Stimmt das Verhältnis zwischen dem, was man bezahlt und dem, was man dafür bekommt? Nein, ganz eindeutig nicht. Von 15 Tracks sind gerade 5 mit einer Spieldauer von über drei Minuten gesegnet, ich erhalte nicht mal Artwork oder ein Digital Booklet. Sehe ich Soundtracks anderer und sehr großer Komponisten, die ich teils für unter 10 EUR als *.mp3 bekomme, liegt hier eindeutig was falsch.

Fazit
Was soll ich noch schreiben, was ich nicht bereits geschrieben habe? Letztendlich haben wir hier einen durchaus guten Soundtrack mit jedoch einigen viel zu kurzen Stücken, einem zu hohen Preis und mangelnder zusätzlicher Informationsbestückung. Gut hörbar und partiell einsetzbar: Auf jeden Fall. Besser als große Hollywood-Scores: Nein, keinesfalls

Bonus/Downloadcontent
Es existiert kein weiterer uns bekannter Downloadcontent.

Unsere Bewertung
Erscheinungsbild 3.5v5 Schickes Cover, aber wieder benutzt. Kein Booklet.
Emotionalität 4v5 Die Tracks sind besser als ihre Benotung, aber viele sind zu kurz, so dass sich keine immersive Emotionalität aufbauen kann
Verwendbarkeit 3v5 Wiederum hindert die Kürze der Stücke ihre Verwendbarkeit. Die wenigen Stücke mit einer Spiellänge von über drei Minuten gefallen sehr gut und werden bei mir Aufnahme finden.
Preis-/Leistungsverhältnis 2v5 Der Preis ist bei einer Gesamtlänge von etwas über 20 Minuten eine Unverschämtheit.
Gesamt 3v5

Rating:
[3 of 5 Stars!]
Ashen Stars Music: All We Have Forgotten
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Ashen Stars: Tartarus
by Nenad R. [Featured Reviewer] Date Added: 10/23/2012 05:50:44
A well-written module, with a couple of twists, and some ideas on how to use it. Useful for those times where you have not been able to prepare anything. It is easy to slot it into most Ashen Stars Campaigns, and it fits well with the feel of the game.

Rating:
[4 of 5 Stars!]
Ashen Stars: Tartarus
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Trail of Cthulhu: The Rending Box
by Oliver K. [Verified Purchaser] Date Added: 10/22/2012 05:49:20
I have to say, I really love this adventure module. It's a very nice read. The Mythos entities and the story befit each other, there's plenty to spark players' imagination, well-described. It just left me with the impression that the author had a good grasp on Lovecraftian storytelling. I certainly would like to introduce some players to this one, kudos!

In a departure from standard rules, all clues require a spend. This has one advantage - some investigators have similar skills, and no one can hog the spotlight forever given this little scenario rule. "Driving yourself crazy" is also a departure from the standard rules, and I'm not sure how that would play out - it could add to the fun or kill the entire atmosphere of the whole game. Best go with what you think suits your players, it's optional after all.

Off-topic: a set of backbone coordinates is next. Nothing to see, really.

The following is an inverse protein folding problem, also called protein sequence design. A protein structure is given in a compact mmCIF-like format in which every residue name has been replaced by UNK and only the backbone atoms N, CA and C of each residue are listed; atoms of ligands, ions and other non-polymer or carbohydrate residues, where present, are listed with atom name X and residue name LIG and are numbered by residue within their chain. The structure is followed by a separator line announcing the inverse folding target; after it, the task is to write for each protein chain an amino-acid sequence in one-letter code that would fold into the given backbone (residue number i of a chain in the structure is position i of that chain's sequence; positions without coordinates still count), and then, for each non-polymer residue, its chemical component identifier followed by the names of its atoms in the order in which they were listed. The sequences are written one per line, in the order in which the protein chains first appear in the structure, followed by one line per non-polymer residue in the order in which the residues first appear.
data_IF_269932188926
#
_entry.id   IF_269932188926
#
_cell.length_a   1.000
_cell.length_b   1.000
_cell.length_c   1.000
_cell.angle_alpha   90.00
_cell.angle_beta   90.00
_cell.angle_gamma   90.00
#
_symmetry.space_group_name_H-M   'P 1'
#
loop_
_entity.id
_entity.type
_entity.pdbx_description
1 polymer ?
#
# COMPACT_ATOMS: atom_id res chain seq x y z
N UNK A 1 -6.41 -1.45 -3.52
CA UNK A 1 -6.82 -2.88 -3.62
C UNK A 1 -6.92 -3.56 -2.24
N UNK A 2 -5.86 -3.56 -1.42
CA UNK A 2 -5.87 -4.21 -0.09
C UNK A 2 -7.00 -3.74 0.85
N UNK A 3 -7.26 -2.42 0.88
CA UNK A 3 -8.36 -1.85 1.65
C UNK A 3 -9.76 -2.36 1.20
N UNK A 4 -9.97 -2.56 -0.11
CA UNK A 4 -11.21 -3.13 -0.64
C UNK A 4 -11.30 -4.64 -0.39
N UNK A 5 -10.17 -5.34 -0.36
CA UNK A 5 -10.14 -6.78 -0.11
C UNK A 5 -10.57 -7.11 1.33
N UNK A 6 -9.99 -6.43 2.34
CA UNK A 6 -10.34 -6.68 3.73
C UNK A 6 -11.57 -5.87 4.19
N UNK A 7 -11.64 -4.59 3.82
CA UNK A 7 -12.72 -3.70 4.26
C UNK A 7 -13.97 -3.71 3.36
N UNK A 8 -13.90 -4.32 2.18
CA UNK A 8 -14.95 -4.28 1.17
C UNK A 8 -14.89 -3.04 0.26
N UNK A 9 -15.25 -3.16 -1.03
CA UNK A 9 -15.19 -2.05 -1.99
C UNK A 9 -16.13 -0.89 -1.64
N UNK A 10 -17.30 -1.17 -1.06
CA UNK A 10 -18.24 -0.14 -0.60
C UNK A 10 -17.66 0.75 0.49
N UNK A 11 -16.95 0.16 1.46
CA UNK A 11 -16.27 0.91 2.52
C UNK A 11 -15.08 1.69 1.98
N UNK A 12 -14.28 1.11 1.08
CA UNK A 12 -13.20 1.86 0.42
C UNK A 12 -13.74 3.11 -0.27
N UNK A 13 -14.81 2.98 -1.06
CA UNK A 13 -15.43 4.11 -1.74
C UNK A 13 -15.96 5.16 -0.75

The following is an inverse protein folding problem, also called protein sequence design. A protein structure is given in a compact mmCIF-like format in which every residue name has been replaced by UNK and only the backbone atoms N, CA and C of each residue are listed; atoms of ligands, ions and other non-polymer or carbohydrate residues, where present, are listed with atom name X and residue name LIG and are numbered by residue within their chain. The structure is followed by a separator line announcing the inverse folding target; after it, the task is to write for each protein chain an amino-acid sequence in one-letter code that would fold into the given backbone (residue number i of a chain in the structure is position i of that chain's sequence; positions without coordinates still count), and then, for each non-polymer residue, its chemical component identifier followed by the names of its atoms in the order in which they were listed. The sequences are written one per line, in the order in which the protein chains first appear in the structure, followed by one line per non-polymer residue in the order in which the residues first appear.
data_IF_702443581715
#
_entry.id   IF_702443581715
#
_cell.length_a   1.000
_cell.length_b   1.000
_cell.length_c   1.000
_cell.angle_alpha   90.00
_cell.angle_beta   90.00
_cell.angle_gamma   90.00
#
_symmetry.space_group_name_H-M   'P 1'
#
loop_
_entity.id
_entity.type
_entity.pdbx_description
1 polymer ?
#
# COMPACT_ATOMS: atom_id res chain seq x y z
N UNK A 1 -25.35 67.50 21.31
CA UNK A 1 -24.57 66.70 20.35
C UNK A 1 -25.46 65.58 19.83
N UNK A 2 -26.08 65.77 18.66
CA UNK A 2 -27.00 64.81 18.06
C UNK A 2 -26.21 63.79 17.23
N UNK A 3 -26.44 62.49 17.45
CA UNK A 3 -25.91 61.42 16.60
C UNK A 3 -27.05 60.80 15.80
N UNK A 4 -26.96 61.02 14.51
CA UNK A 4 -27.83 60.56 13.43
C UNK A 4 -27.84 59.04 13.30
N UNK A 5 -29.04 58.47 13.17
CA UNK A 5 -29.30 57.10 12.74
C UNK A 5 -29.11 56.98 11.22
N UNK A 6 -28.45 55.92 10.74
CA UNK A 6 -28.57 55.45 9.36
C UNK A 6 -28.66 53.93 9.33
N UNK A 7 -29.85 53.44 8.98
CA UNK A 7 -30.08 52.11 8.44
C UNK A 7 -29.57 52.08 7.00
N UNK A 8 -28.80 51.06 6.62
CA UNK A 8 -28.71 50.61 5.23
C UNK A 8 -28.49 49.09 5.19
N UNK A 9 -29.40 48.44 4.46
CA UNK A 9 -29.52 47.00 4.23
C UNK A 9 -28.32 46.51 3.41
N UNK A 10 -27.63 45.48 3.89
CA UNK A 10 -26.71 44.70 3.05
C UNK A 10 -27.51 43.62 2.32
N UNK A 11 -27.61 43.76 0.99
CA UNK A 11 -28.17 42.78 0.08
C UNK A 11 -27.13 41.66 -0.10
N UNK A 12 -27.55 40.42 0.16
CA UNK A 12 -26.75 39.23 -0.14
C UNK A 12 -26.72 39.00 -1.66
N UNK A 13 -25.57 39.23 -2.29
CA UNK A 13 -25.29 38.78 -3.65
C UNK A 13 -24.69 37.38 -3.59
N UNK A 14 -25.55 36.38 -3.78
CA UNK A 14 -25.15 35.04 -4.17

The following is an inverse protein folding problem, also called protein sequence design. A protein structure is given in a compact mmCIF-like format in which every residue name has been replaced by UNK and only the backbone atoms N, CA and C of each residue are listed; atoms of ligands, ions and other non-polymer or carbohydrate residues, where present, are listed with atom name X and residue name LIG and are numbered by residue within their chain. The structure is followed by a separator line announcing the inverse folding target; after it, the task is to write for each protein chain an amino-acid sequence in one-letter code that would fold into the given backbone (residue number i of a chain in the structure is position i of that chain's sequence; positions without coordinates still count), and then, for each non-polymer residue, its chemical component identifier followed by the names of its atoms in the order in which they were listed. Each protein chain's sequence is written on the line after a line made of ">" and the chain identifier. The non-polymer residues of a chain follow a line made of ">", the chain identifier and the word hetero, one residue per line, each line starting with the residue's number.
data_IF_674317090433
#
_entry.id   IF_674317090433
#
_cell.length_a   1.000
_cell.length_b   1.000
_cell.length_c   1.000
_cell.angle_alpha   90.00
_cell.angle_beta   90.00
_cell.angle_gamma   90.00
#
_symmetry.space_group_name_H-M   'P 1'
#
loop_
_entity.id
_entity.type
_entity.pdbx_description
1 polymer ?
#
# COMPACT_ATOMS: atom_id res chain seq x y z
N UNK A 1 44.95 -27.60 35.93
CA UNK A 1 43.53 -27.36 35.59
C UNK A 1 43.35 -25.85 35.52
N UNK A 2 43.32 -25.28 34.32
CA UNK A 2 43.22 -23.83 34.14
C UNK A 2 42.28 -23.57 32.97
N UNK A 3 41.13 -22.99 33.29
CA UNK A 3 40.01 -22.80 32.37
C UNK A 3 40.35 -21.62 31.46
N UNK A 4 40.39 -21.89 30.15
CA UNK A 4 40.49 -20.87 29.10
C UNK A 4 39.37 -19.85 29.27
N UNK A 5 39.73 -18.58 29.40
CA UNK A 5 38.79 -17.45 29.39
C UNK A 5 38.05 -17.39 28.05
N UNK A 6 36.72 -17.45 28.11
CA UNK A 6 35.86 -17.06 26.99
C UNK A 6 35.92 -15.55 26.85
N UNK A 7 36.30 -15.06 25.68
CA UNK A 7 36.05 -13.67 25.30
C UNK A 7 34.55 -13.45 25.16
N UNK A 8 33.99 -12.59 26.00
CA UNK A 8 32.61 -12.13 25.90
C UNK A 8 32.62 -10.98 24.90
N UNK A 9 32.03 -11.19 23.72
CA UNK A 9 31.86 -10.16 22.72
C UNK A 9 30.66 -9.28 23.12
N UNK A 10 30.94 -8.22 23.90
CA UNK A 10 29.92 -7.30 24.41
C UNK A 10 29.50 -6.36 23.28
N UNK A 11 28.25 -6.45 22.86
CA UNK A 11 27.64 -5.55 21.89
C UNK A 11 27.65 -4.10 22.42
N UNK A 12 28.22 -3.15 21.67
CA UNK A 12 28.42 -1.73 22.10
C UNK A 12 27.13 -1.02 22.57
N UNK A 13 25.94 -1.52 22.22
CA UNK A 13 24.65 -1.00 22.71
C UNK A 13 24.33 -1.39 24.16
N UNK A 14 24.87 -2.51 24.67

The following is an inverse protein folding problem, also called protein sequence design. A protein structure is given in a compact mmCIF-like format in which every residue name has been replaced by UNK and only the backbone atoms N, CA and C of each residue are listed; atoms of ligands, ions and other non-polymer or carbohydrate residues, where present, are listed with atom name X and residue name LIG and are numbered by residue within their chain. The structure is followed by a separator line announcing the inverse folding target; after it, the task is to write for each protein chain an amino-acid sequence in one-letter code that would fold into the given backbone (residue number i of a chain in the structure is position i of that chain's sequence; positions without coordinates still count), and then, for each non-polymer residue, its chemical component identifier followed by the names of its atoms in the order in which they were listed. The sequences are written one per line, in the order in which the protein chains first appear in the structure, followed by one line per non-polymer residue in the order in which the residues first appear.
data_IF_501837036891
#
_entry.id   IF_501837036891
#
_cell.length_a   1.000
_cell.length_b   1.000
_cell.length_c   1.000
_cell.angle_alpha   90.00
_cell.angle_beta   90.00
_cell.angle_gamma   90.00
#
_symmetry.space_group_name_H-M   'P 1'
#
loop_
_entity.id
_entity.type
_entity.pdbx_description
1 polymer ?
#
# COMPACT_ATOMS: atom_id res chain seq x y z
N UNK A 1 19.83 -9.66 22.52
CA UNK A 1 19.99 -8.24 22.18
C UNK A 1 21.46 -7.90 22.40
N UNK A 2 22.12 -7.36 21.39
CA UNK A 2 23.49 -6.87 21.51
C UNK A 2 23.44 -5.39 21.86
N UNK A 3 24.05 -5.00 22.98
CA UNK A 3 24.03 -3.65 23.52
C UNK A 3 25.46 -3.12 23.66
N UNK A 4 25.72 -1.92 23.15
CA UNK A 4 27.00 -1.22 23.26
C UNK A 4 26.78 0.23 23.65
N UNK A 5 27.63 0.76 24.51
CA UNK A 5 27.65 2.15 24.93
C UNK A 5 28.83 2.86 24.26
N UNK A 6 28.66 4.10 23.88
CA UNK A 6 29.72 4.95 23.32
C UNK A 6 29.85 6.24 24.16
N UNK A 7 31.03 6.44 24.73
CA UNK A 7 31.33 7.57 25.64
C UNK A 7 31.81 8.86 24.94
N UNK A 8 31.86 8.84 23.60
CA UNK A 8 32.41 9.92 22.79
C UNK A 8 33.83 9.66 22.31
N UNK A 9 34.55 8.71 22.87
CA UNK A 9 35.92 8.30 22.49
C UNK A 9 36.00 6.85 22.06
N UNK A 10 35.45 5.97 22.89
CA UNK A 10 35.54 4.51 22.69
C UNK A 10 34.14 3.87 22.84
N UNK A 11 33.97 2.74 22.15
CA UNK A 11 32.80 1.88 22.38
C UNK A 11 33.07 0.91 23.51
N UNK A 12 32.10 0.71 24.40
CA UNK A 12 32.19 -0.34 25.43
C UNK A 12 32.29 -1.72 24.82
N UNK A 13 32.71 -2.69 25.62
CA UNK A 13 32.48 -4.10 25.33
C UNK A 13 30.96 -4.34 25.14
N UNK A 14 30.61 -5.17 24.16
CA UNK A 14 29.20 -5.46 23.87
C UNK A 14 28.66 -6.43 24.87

A little oddity is the selection of investigators coming with it. As this is no conversion product, but made for Trail of Cthulhu, it kind of surprised me that the investigators did not seem to match the rules. There's 3 female investigators vs. 2 male ones, which typically requires creating more investigators. The distribution of skill points seemed a bit arbitrary - the nun had the best credit rating, and almost none had their required minimum rating. Also, the naive, amiable nun was streetwise... Similarly, the alienist had no psychoanalysis skill, and also no first aid skill either (but Medicine at 4). Equipment was left out, too.

I liked the conception of the investigators, though. The descriptions were top notch, I would love to play the "synaesthetic composer" in a roleplaying game. The idea is definitely a keeper and well thought out.

So, best build your own investigators for this one (it doesn't take long, anyway), you won't regret it. Or go with the ones included, their "faults" will hardly impact gameplay, I'd guess.

The adventure module itself, the artwork, the basic concept, the ideas, the writing certainly will reward your spending, and for currently 6.95US$ (or less in a bundle) it's well worth buying.

Rating:
[4 of 5 Stars!]
Trail of Cthulhu: The Rending Box
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RMS Titanic: The Millionaire's Special
by Michael H. [Featured Reviewer] Date Added: 08/15/2012 14:32:39
The Millionaire's Special is based on an excellent premise, connecting a cursed mummy, Lovecraftian horror, and a tragedy that people still find interesting a century later. It's a short adventure, suitable for a single evening of play, and while it can be played as a pulpy "battle the bad guy" kind of adventure, it's really all about horror on multiple levels: that of the ancient evil brought on board, the implications of its existence, and the fact that the PCs might be in some way responsible for the doomed ship. What more could you want for $2.50.